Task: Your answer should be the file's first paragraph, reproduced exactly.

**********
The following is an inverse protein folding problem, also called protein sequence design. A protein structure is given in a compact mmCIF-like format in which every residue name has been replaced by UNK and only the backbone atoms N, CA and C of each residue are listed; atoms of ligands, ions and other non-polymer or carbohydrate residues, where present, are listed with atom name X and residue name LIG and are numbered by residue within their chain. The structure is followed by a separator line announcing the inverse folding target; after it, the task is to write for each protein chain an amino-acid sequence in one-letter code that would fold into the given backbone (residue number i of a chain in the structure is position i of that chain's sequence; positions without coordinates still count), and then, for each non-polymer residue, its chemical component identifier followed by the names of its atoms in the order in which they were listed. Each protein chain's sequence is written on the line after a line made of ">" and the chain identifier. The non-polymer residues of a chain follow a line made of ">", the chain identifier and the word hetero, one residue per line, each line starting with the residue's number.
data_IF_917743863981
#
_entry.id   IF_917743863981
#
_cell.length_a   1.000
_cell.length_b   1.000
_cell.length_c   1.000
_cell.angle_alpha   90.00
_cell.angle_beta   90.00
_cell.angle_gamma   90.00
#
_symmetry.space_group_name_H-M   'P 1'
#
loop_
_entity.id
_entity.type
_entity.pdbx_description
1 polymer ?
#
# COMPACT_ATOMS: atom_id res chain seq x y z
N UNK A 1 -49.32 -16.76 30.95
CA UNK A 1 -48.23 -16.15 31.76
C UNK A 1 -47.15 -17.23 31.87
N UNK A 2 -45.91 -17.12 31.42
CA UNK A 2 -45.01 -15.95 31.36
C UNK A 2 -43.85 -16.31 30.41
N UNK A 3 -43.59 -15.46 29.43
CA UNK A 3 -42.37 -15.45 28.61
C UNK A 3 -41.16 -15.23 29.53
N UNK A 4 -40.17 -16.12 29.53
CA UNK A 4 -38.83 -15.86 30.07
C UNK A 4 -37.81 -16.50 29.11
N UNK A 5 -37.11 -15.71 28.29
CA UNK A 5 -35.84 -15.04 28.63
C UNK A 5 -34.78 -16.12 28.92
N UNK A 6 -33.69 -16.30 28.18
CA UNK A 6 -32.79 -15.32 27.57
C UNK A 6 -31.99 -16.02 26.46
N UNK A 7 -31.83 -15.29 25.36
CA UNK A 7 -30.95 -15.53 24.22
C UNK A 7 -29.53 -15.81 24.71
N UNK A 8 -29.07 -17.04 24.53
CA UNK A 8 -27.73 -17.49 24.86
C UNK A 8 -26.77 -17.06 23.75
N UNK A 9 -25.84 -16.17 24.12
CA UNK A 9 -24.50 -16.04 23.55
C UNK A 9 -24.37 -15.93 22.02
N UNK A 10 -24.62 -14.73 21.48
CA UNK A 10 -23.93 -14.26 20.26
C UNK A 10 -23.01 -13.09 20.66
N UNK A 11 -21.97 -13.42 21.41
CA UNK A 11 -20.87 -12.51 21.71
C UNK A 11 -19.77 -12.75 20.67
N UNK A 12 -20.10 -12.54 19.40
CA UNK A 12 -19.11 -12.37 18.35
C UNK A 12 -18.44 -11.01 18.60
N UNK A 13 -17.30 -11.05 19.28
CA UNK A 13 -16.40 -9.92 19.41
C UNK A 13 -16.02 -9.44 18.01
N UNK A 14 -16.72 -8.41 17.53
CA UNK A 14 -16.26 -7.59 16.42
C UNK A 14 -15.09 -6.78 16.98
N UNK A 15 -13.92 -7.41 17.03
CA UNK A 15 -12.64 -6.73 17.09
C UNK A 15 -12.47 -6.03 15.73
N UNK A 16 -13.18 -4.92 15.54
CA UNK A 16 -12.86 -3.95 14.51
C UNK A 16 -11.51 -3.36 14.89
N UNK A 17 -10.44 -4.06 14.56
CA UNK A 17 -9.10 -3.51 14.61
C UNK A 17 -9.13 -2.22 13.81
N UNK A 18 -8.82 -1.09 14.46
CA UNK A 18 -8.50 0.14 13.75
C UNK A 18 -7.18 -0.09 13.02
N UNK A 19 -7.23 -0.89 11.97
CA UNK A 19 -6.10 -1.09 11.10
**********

The following is an inverse protein folding problem, also called protein sequence design. A protein structure is given in a compact mmCIF-like format in which every residue name has been replaced by UNK and only the backbone atoms N, CA and C of each residue are listed; atoms of ligands, ions and other non-polymer or carbohydrate residues, where present, are listed with atom name X and residue name LIG and are numbered by residue within their chain. The structure is followed by a separator line announcing the inverse folding target; after it, the task is to write for each protein chain an amino-acid sequence in one-letter code that would fold into the given backbone (residue number i of a chain in the structure is position i of that chain's sequence; positions without coordinates still count), and then, for each non-polymer residue, its chemical component identifier followed by the names of its atoms in the order in which they were listed. Each protein chain's sequence is written on the line after a line made of ">" and the chain identifier. The non-polymer residues of a chain follow a line made of ">", the chain identifier and the word hetero, one residue per line, each line starting with the residue's number.